This wall newspaper is part of a series of wall newspapers from the Kostiantynivka bottling plant, created in 1967. The series consisted of 13 excerpts dedicated to local participants in the fights against the White Guards after the First World War. Thirteen newspaper issues reveal the plant’s history, explain its name “13 Executed Workers Plant”, and call for the publication of photographs and memories related to the confrontation with the White Guards. The presented here example tells the story of the family of Bobylov Aleksandr Semenovych and Bobylova-Chumychkina Mariia Semenivna, who were participants in the revolutionary movement.
In 1918-1920, Kostiantynivka underwent numerous power changes, seized first by the White Guards and then by the Red Army. According to one of the legends, the White Guards forced the workers of the local bottle plant to decide: either they would hand over the Bolsheviks who were among them, or every tenth worker would be shot. The workers disobeyed the order to hand over their comrades — thirteen of them died. According to local historians, this legend results from later communist propaganda. Documents provide different information; however, one version says that in December 1918, a small group of communists in the city killed Colonel Zelenskyi, the head of the State Guard of the Ukrainian People’s Republic military. The “krasnovtsi” (supporters of the Almighty Don Host led by Petro Krasnov), at that time, allies of the UPR troops, responded to this provocation by carrying out a punitive action at the bottle factory. It ultimately led to the discrediting of the White Cossack movement.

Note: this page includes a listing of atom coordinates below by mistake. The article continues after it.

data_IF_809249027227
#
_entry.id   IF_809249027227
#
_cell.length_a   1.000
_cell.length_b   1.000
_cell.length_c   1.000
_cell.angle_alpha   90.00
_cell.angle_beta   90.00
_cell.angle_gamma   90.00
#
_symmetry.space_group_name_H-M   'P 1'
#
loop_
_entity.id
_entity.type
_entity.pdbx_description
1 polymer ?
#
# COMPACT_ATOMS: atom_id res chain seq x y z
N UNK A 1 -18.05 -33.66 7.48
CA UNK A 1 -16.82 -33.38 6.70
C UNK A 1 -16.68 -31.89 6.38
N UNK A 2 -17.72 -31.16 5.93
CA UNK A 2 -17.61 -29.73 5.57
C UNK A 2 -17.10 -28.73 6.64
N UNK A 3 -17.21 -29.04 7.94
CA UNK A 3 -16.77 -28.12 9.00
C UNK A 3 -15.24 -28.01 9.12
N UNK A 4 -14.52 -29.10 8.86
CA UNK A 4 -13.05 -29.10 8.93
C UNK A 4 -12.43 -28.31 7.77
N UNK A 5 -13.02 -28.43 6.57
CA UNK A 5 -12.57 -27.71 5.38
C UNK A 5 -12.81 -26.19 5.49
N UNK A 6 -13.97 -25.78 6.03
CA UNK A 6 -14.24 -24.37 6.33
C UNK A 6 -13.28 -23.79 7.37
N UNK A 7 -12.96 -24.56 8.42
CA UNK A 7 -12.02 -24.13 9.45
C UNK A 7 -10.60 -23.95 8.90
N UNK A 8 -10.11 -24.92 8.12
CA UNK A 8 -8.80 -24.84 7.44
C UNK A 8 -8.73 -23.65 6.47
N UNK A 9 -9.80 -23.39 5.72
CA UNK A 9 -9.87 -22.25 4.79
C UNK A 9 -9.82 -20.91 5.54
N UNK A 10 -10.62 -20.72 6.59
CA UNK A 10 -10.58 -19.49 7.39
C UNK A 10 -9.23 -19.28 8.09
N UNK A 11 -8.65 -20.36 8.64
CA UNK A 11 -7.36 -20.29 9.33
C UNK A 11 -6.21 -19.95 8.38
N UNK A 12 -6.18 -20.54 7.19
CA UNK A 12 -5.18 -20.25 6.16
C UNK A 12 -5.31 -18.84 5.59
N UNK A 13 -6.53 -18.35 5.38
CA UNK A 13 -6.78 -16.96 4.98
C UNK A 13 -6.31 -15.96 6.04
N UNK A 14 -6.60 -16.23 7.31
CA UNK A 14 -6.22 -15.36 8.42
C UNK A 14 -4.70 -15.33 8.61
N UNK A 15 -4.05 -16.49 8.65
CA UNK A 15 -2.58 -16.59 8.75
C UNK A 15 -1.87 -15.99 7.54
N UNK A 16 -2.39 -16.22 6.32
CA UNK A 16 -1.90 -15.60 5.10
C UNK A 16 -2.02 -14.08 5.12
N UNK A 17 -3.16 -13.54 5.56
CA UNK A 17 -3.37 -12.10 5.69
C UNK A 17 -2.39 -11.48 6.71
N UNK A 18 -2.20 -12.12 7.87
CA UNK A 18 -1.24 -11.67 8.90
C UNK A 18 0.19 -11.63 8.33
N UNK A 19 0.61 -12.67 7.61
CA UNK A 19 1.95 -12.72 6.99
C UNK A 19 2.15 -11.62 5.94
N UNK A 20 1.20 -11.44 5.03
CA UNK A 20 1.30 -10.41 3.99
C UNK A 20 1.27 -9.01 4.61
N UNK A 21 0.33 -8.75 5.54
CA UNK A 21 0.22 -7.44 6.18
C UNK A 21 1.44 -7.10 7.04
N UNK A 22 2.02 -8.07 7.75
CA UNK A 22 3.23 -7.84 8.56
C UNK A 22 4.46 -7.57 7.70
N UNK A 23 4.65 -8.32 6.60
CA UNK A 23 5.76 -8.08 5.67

Wall newspaper of Kostyantynivka’ bottling plant, 1967
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- Urban Media Archive
- Ihor Bredikhin' Collection
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